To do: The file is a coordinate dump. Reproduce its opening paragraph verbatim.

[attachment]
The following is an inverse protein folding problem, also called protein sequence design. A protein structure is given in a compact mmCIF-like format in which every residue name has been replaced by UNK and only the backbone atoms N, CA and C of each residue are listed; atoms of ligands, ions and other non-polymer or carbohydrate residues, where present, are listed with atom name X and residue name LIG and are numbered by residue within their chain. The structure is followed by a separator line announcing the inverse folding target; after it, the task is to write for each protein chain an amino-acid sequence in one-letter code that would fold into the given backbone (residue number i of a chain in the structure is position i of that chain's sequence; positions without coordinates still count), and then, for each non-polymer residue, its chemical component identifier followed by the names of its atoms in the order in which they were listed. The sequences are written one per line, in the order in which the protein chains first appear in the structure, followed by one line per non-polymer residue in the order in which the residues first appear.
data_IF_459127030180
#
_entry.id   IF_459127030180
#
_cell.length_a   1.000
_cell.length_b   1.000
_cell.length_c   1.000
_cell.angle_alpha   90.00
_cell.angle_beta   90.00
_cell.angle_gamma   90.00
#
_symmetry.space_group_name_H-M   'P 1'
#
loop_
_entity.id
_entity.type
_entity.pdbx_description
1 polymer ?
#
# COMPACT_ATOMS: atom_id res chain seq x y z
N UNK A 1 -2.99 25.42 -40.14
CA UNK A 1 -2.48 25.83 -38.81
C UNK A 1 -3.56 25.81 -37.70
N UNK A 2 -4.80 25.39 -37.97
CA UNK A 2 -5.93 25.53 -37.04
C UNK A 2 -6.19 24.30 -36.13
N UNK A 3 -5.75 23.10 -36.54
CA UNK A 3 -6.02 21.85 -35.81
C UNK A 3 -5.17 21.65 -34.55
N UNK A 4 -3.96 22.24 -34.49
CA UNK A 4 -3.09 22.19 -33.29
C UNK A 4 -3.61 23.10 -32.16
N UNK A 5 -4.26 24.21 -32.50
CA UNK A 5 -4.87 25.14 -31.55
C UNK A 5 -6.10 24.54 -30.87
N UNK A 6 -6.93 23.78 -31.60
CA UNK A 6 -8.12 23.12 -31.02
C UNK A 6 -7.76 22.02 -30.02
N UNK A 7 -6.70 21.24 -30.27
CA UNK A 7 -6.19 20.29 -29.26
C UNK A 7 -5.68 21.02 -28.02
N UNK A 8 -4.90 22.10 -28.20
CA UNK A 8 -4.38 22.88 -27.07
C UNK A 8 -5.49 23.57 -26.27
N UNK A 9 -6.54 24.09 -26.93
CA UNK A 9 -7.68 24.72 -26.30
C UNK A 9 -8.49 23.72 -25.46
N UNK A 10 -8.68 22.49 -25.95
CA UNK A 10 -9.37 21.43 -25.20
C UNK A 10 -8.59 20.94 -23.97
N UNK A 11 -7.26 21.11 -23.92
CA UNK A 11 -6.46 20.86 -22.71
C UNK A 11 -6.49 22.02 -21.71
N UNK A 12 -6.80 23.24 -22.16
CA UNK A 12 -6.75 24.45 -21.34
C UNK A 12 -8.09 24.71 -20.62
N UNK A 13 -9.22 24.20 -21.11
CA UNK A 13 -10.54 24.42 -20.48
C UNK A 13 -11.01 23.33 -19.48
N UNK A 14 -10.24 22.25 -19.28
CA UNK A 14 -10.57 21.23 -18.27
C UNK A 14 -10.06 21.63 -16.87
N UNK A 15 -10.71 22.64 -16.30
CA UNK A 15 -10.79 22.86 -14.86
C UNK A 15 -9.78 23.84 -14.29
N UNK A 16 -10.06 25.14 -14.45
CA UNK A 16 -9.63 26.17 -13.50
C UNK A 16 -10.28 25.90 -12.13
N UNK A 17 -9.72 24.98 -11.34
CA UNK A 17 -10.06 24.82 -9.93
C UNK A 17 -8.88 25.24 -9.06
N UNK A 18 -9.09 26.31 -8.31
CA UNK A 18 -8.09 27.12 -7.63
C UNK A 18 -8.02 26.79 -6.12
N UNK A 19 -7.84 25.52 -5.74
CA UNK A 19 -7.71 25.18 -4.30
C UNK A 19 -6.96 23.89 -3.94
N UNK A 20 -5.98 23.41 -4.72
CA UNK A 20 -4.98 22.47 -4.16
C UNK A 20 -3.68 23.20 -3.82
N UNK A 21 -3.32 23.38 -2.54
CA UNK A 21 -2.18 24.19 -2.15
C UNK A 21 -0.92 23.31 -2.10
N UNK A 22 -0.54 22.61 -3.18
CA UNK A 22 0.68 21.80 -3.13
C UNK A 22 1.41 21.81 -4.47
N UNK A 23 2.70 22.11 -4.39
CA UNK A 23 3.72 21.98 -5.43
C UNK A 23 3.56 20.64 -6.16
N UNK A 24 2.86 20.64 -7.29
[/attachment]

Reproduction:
The following is an inverse protein folding problem, also called protein sequence design. A protein structure is given in a compact mmCIF-like format in which every residue name has been replaced by UNK and only the backbone atoms N, CA and C of each residue are listed; atoms of ligands, ions and other non-polymer or carbohydrate residues, where present, are listed with atom name X and residue name LIG and are numbered by residue within their chain. The structure is followed by a separator line announcing the inverse folding target; after it, the task is to write for each protein chain an amino-acid sequence in one-letter code that would fold into the given backbone (residue number i of a chain in the structure is position i of that chain's sequence; positions without coordinates still count), and then, for each non-polymer residue, its chemical component identifier followed by the names of its atoms in the order in which they were listed. The sequences are written one per line, in the order in which the protein chains first appear in the structure, followed by one line per non-polymer residue in the order in which the residues first appear.